It was always a thrill covering Andre Agassi and watching him grow up on the Stadium court. When I first started covering him at the US Open in the mid-eighties, he had long hair, wore denim shorts and enjoyed being the game’s rebel. I nicknamed him the ‘denim dynamo.’  In 2006, with the hair and denim long gone, Agassi gave the most heartfelt, beautiful retirement speech after his last match at the US Open. Agassi won two US Open titles in 1994 and 1999 and 8 Grand Slam titles over-all. He always provided fun stories on and off the court with his marriage to Brooke Shields and then to Steffi Graf. I always admired his honesty. And he is one of the most articulate and eloquent athletes ever.

Recognition for Billie Jean King with the naming of the USTA Billie Jean King National Tennis Center:

Also in 2006, on the first day of the US Open, the facility was named after the legendary Billie Jean King: The USTA Billie Jean King National Tennis Center. I always admired Billie Jean and appreciated everything she fought for regarding female athletes and women in sports. It was a most deserving recognition for the ‘visionary’ and human rights leader! And the ceremony was quite special.

Kim Clijsters:

Many in the tennis world were pulling for the Belgian in 2009 when she came back to the US Open as a wildcard entry to win her second US Open title! She had taken a lengthy break from the Tour and gave birth to her daughter Jada. And it was most touching when she won the US Open title for the first time, her first Grand Slam title in 2005. I’ve always liked Clijsters for being such a tenacious competitor and a nice person. She won her third US Open title last year and it’s a shame that she was forced to withdraw from this year’s US Open, due to injury.

Chris Evert and Martina Navratilova:

Who can forget this storied rivalry and how each player motivated the other and elevated women’s tennis and women’s sports over-all? As I mentioned, the first US Open that I covered was in 1982. Chris Evert won that one, beating Hana Mandlikova in straight sets. A lot of players I know, including myself, use the Chrissie inspired two-handed backhand.  It was her sixth and last US Open title, among her 18 Grand Slam championships.  I covered Martina’s four US Open victories (Martina beat Chris in the finals in 1983 and 1984) and both Chris’ and Martina’s legendary careers provided a lot of content for many of my weekly shows. What both players accomplished in tennis is remarkable: Martina won 59 Grand Slam titles: 18 singles, 31 doubles and 10 mixed doubles titles. Chris’ career record was 1309 wins to 146 losses. What a career!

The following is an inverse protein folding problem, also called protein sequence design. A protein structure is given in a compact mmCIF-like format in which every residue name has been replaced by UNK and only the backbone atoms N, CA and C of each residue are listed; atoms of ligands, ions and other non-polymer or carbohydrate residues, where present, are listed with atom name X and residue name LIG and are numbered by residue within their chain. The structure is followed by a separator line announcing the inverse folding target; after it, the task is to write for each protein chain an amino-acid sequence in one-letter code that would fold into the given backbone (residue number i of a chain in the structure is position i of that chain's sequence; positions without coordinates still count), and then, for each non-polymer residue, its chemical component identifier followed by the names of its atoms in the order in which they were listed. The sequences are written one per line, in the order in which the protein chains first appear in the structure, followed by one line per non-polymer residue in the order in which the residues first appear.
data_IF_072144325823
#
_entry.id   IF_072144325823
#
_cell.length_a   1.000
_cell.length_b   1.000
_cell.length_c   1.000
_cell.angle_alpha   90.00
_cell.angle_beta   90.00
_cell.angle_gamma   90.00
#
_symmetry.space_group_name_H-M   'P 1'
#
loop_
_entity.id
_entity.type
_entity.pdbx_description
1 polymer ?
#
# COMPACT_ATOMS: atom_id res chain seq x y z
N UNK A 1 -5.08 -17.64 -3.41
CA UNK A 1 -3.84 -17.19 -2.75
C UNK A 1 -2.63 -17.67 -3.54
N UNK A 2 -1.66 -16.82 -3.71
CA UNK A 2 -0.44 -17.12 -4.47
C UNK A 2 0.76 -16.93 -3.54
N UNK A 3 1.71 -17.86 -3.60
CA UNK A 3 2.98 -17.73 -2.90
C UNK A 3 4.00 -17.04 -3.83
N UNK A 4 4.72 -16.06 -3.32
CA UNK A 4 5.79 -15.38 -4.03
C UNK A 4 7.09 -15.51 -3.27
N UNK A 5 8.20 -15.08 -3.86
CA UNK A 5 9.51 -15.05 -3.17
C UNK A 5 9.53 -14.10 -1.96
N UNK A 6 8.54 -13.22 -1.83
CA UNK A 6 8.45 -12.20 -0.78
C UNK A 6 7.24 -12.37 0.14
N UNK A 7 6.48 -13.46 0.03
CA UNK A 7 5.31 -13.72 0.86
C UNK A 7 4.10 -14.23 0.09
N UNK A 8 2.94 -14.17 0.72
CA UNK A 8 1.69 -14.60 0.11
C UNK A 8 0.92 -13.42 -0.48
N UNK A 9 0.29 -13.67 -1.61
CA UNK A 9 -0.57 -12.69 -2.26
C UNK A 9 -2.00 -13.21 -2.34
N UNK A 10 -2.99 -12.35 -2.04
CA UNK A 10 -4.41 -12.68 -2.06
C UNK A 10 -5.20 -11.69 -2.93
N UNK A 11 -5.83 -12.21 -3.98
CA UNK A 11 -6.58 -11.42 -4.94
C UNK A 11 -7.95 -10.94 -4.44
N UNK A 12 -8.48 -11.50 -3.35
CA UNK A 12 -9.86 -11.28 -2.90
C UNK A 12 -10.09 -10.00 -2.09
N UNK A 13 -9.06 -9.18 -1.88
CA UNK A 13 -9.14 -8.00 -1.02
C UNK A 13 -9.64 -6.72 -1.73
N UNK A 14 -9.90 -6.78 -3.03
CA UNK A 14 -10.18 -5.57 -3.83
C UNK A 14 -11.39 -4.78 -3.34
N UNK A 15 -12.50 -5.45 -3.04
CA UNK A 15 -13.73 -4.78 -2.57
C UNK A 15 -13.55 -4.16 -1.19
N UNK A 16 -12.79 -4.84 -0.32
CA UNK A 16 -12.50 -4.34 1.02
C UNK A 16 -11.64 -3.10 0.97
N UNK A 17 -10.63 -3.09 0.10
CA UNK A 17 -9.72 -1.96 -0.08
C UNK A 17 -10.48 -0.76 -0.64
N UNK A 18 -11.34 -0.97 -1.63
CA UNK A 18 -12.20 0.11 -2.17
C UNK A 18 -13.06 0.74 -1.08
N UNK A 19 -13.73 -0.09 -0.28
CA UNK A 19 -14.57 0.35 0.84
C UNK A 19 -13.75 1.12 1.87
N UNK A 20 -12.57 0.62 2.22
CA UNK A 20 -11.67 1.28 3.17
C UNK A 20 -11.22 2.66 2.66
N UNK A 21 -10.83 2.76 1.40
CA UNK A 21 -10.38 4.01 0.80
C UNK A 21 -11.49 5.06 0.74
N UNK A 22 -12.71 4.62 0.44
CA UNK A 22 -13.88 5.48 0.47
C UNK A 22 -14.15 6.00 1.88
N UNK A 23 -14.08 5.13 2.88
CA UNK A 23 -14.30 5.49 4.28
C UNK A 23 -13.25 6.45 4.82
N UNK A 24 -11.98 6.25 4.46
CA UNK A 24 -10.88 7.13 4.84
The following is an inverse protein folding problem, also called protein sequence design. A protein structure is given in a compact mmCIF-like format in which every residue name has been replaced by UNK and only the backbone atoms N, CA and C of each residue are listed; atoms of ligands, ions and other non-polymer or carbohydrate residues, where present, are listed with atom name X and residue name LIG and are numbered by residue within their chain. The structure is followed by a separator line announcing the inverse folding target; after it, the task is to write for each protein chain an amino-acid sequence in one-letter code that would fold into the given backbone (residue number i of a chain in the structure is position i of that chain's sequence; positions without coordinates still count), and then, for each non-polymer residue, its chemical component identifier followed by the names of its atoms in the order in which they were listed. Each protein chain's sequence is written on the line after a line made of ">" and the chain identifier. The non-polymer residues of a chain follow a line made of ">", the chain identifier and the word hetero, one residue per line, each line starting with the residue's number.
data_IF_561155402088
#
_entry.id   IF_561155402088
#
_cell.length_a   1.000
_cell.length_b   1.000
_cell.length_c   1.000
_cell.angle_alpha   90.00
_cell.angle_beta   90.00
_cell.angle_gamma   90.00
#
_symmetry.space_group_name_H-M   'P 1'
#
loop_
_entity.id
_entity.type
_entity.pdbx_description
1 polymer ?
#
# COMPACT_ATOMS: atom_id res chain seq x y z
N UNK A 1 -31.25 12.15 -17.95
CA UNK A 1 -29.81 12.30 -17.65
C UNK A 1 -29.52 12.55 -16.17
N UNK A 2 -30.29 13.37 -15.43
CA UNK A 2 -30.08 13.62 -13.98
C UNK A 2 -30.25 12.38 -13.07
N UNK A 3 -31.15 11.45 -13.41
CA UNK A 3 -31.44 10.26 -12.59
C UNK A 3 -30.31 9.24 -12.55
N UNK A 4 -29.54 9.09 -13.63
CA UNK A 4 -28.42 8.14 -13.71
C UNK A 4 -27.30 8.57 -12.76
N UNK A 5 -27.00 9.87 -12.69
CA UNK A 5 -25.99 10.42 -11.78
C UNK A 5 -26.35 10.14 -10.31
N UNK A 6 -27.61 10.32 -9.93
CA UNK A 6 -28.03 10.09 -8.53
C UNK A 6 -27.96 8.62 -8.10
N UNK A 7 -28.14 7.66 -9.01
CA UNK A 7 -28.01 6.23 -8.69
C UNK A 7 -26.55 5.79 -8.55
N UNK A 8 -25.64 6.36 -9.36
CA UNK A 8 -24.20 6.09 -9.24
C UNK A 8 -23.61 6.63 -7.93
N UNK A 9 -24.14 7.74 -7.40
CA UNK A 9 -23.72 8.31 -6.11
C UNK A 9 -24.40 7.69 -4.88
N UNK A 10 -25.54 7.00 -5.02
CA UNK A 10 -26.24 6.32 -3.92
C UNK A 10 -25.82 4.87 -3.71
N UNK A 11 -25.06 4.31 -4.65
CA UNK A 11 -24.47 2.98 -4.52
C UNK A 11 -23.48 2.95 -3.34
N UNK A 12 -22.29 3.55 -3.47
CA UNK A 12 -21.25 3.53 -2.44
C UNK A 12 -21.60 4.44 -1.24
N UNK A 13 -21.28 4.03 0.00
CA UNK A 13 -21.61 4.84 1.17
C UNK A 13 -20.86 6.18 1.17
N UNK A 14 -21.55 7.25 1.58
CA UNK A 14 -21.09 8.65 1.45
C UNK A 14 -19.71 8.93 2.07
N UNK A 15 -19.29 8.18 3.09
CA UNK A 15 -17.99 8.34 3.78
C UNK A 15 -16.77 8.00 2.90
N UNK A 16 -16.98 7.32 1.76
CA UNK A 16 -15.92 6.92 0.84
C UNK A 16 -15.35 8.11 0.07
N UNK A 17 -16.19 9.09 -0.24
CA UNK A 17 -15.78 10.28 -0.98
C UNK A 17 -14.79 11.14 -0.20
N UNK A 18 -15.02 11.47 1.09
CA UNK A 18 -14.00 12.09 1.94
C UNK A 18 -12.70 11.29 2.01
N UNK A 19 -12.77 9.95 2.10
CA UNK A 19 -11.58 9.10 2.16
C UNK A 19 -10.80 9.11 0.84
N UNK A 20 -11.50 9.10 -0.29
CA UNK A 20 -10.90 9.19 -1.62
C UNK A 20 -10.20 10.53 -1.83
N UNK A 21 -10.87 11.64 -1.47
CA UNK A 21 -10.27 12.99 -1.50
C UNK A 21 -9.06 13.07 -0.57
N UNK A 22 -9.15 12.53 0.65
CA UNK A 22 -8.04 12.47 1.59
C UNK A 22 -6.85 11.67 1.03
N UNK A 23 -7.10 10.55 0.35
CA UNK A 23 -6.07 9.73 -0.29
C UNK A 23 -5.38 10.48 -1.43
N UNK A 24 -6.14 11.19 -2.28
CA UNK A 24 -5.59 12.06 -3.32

Steffi Graf:

When Steffi Graf took the court, there was little doubt who would dominate. She was a machine on the court, always stoic and serious, and when she beat Gabriela Sabatini in the 1988 US Open finals, it was very exciting for tennis historians, as she won the Grand Slam of tennis, the first since Margaret Court achieved the Grand Slam (winning all four Majors in the same calender year) in 1970.  By sheer numbers, Graf is considered by many to be the greatest women’s tennis player of all time, winning 902 matches and earning 107 tournament titles, including 22 Grand Slam championships.


Be sure to catch Ann’s up-dates from the US Open, starting at 11am, Monday, August 29, on WFAN 660 AM. For more information on Ann, visit